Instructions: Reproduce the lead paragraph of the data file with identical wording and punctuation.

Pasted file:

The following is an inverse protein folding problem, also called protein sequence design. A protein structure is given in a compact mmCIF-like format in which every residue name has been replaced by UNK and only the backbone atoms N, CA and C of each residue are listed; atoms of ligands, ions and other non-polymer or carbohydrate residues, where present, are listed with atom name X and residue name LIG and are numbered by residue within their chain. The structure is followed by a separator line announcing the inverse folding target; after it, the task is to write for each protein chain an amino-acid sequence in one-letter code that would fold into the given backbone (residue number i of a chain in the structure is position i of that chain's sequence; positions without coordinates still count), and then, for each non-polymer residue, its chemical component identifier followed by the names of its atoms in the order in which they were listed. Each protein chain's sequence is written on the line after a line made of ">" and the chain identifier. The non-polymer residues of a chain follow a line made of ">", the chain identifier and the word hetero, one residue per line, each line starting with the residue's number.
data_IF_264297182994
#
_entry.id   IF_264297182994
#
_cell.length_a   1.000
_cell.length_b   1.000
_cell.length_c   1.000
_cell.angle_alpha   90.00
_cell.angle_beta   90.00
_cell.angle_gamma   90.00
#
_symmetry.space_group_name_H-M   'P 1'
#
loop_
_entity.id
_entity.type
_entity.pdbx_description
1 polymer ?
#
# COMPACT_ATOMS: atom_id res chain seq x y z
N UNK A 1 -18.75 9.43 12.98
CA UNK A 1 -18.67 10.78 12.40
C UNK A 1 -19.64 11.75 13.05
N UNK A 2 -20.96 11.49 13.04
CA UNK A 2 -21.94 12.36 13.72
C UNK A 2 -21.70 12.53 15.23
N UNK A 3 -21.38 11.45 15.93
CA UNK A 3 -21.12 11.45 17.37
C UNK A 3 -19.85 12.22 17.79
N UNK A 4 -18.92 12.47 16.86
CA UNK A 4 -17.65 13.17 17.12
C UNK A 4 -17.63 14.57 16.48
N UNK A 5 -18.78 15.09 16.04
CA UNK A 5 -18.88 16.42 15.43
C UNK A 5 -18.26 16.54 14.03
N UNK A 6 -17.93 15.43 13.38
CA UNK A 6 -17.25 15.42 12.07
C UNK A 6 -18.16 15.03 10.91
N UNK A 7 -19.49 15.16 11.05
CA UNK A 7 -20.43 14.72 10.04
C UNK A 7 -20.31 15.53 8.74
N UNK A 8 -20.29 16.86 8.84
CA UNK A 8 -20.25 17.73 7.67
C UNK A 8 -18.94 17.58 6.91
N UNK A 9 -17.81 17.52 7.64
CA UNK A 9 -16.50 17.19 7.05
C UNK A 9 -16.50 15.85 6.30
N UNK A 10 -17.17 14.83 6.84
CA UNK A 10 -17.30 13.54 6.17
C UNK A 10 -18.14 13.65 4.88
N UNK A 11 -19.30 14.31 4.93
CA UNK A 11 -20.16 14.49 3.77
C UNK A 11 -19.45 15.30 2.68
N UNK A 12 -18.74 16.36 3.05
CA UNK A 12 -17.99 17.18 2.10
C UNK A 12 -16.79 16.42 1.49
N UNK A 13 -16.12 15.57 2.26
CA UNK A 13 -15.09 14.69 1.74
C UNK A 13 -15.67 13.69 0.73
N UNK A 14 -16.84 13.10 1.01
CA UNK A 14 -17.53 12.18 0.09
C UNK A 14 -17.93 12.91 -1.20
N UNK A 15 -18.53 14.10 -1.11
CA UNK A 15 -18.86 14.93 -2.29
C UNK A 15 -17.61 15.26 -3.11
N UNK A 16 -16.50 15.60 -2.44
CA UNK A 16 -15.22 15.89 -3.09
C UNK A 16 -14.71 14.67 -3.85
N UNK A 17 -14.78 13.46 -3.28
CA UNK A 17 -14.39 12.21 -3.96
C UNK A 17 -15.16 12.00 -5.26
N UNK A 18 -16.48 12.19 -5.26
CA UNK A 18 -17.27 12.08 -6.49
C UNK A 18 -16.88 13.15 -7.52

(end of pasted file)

The following is an inverse protein folding problem, also called protein sequence design. A protein structure is given in a compact mmCIF-like format in which every residue name has been replaced by UNK and only the backbone atoms N, CA and C of each residue are listed; atoms of ligands, ions and other non-polymer or carbohydrate residues, where present, are listed with atom name X and residue name LIG and are numbered by residue within their chain. The structure is followed by a separator line announcing the inverse folding target; after it, the task is to write for each protein chain an amino-acid sequence in one-letter code that would fold into the given backbone (residue number i of a chain in the structure is position i of that chain's sequence; positions without coordinates still count), and then, for each non-polymer residue, its chemical component identifier followed by the names of its atoms in the order in which they were listed. Each protein chain's sequence is written on the line after a line made of ">" and the chain identifier. The non-polymer residues of a chain follow a line made of ">", the chain identifier and the word hetero, one residue per line, each line starting with the residue's number.